Wednesday, May 28, 2014

Fly Brunch


There's a place in Bayview, Petoskey called Staffords Bayview Inn (I rent a lot from these people truth be told). They have a fabulous Sunday brunch. The bacon is thick cut, the fruit is fresh, the baked goods are hand made, thick and moist. The scrambled eggs never have that dried out crust. Ditto the hollandaise. They make your Belgian waffles while you wait. You walk up to the buffet tables and are lost for a moment. Where do you start? If I eat the eggs benedict will I have room for waffles? What about the Virginia ham and boutique sausage? Still, you have to saddle up and give it your best shot.

And that's how I feel right now about the fishing at home. We are finally in a stretch of steady warm weather with warm nights. The insects are popping all over the place and the trout are finally looking up. The weeds in the lakes are sprouting. And the fish everywhere are on a gluttonous rampage.

One interesting thing about this late spring is that several of the local steelhead runs just took off in the last week. I checked the Boyne River last week and it was full of fish. The downside is that when the run is this late it tends to be compressed, and the fish get very tight lipped. I fished another local stream on Memorial day, and despite seeing large numbers of fish I only  hooked up on a couple and didn't land any.

So here I stand poised at the brunch of fly fishing, surveying the tables. Over here the bluegills are in pre-spawn mode and ready to eat. The pike are in post-spawn mode and still up shallow while the water is still cold. The largemouth bass are also pre-spawn and ravenous.

But then there's the smallmouth bass fishing. Wilderness should be dynamite right now, but so is Grand Traverse Bay. If I go to Wilderness I can have a wild and lonely experience; if I go to GTB I can have a gourmet lunch.

The Hendrickson hatch is in full swing on the Au Sable; something I think I should try, but the brook trout in my local creeks are calling too. All the little pothole trout lakes still have good hatches with rising fish. It's like having to choose between three kinds of bacon.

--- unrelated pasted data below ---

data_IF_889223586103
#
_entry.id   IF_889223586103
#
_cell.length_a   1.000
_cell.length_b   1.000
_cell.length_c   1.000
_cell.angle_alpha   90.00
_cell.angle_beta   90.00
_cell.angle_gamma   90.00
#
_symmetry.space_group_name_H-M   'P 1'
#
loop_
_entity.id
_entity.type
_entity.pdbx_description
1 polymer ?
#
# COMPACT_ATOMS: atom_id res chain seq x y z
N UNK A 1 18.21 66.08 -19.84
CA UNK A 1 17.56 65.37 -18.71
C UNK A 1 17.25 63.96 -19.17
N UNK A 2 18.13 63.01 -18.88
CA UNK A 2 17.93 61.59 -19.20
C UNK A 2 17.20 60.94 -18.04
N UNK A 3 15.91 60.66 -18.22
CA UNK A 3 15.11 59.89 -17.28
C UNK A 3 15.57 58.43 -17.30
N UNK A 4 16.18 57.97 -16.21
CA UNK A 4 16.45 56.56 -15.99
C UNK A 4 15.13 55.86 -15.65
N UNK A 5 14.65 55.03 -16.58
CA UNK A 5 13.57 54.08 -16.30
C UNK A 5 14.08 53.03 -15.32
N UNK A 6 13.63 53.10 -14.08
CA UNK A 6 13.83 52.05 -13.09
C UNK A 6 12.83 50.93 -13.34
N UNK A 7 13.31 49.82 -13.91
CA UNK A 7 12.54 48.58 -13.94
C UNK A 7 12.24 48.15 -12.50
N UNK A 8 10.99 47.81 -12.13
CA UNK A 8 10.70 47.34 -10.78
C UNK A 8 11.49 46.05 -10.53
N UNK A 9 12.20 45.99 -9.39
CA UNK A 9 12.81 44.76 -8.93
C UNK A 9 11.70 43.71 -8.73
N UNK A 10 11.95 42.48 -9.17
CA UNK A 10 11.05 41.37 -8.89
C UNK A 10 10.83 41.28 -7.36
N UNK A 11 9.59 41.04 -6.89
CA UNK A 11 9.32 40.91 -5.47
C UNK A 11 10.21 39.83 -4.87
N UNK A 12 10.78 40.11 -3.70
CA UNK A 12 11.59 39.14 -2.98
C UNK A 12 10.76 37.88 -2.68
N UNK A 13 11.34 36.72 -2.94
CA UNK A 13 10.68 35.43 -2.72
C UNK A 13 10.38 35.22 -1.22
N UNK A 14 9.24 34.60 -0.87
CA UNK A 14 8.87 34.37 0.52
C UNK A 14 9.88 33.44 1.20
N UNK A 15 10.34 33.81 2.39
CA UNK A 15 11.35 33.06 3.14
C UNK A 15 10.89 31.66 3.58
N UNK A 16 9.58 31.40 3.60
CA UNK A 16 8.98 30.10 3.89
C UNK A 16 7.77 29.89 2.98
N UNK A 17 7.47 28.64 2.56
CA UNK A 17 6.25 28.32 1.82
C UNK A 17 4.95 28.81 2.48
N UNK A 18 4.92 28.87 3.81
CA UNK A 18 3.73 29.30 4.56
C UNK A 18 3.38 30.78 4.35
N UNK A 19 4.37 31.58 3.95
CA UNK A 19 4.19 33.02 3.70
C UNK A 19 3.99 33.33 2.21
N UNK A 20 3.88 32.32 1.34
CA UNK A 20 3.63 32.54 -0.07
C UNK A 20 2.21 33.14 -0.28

And now that the nights have warmed up the mouse bite is going to turn on and will be fantastic until the Hex hatch.

Crap. The Hex hatch. Will I have time? What about all those patterns I promised myself I'd tie? I'd better get busy. And I need to wrap up that annoying side job before the hatch starts. I'm not missing a minute of it.

And what about carp? Oh the carp! They should be moving into shallow water any time. And didn't I promise myself I was going to catch a muskie this year? A walleye on the fly wouldn't be bad either. I can go for both on Crooked River right outside my door, at least until the boat traffic gets too bad. If I drop my bike at Mission road I can do an evening float down and pedal home. Or yo-yo the float since the current is quite negligible.

Every year I say I'm going to hit the sand flats on Burt and Mullet lakes for walleye, steelhead and browns- you know- sight fishing. I need to get on that. Wish I had a skiff. I'll check with my friend Brett and see if he is up for that.

And what about the UP? There's a dozen or more rivers there I promised myself I'd fish this year, and time is slipping away. Then there's the secret spots- rivers and lakes talked about in whispers, things I dare not say aloud in my prayers. Here There Be Tygers.

Should I go for big rock bass on the fly? Should I try to strip streamers for channel cats at Cheboygan River? Is there some way to get a Sturgeon to eat a fly? Cripe- the suckers are running. They can be a lot of fun. Of course there's lake trout and steelhead in the surf in Little Traverse Bay. I commute past it every day but I never stop. I guess I take it for granted.

So I stand here at the start of Fly Brunch, slack-jawed, eager and hungry. Everything is fresh and ready. At the end of summer I hope to stretch back and scratch my belly  and yawn, and try to remember what happened, savor every moment, every fish, every sunset, the laughter of my friends, and those moments spent cradling a fish in the water.

6 comments:

  1. So Josh, are you saying Winter is finally over?

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    1. Harold- it snowed ten days ago, so I'm not holding my breath. I'm also joshing you a little since I get called Josh a lot.

      Jason

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  2. Sounds like the table is set now all you have to do is chow down!

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    1. You gonna join me for appetizers some day?

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  3. the beautiful choices are overwhelming! It's hard to slow down, take a deep breath, and accept the fact that i cant do it all...today at least. Maybe...if i quit my job i can? Anyone have a couch i can sleep on? Choosing between 3 types of bacon is the perfect analogy!

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